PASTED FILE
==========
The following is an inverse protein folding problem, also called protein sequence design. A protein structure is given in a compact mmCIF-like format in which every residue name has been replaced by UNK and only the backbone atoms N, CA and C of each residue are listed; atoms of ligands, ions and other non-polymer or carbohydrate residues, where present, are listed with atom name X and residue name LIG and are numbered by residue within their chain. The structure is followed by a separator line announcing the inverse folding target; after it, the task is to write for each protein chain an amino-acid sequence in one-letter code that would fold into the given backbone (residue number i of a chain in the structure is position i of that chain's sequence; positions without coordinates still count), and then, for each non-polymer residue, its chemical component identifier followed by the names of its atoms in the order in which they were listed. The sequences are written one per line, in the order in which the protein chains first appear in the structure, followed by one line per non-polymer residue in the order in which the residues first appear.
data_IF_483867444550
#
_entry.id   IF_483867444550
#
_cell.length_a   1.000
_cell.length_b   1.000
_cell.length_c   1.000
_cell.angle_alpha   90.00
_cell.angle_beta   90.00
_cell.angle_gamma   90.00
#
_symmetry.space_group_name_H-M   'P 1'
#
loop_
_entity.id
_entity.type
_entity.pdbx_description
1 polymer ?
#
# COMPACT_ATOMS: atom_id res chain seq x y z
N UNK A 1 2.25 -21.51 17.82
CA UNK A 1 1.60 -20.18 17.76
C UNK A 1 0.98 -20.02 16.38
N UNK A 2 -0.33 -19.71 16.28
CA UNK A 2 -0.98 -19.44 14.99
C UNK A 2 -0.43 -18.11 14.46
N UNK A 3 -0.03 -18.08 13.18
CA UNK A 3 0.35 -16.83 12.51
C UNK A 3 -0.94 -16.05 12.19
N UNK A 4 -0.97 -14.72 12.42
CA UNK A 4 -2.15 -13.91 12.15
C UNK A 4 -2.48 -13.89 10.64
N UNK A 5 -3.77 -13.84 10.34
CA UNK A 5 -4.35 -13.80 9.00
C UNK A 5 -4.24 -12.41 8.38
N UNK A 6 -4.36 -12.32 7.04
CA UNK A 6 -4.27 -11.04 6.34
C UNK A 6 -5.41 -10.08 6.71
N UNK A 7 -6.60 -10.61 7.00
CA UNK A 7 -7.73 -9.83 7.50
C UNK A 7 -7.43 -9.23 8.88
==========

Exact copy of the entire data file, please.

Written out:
The following is an inverse protein folding problem, also called protein sequence design. A protein structure is given in a compact mmCIF-like format in which every residue name has been replaced by UNK and only the backbone atoms N, CA and C of each residue are listed; atoms of ligands, ions and other non-polymer or carbohydrate residues, where present, are listed with atom name X and residue name LIG and are numbered by residue within their chain. The structure is followed by a separator line announcing the inverse folding target; after it, the task is to write for each protein chain an amino-acid sequence in one-letter code that would fold into the given backbone (residue number i of a chain in the structure is position i of that chain's sequence; positions without coordinates still count), and then, for each non-polymer residue, its chemical component identifier followed by the names of its atoms in the order in which they were listed. The sequences are written one per line, in the order in which the protein chains first appear in the structure, followed by one line per non-polymer residue in the order in which the residues first appear.
data_IF_483867444550
#
_entry.id   IF_483867444550
#
_cell.length_a   1.000
_cell.length_b   1.000
_cell.length_c   1.000
_cell.angle_alpha   90.00
_cell.angle_beta   90.00
_cell.angle_gamma   90.00
#
_symmetry.space_group_name_H-M   'P 1'
#
loop_
_entity.id
_entity.type
_entity.pdbx_description
1 polymer ?
#
# COMPACT_ATOMS: atom_id res chain seq x y z
N UNK A 1 2.25 -21.51 17.82
CA UNK A 1 1.60 -20.18 17.76
C UNK A 1 0.98 -20.02 16.38
N UNK A 2 -0.33 -19.71 16.28
CA UNK A 2 -0.98 -19.44 14.99
C UNK A 2 -0.43 -18.11 14.46
N UNK A 3 -0.03 -18.08 13.18
CA UNK A 3 0.35 -16.83 12.51
C UNK A 3 -0.94 -16.05 12.19
N UNK A 4 -0.97 -14.72 12.42
CA UNK A 4 -2.15 -13.91 12.15
C UNK A 4 -2.48 -13.89 10.64
N UNK A 5 -3.77 -13.84 10.34
CA UNK A 5 -4.35 -13.80 9.00
C UNK A 5 -4.24 -12.41 8.38
N UNK A 6 -4.36 -12.32 7.04
CA UNK A 6 -4.27 -11.04 6.34
C UNK A 6 -5.41 -10.08 6.71
N UNK A 7 -6.60 -10.61 7.00
CA UNK A 7 -7.73 -9.83 7.50
C UNK A 7 -7.43 -9.23 8.88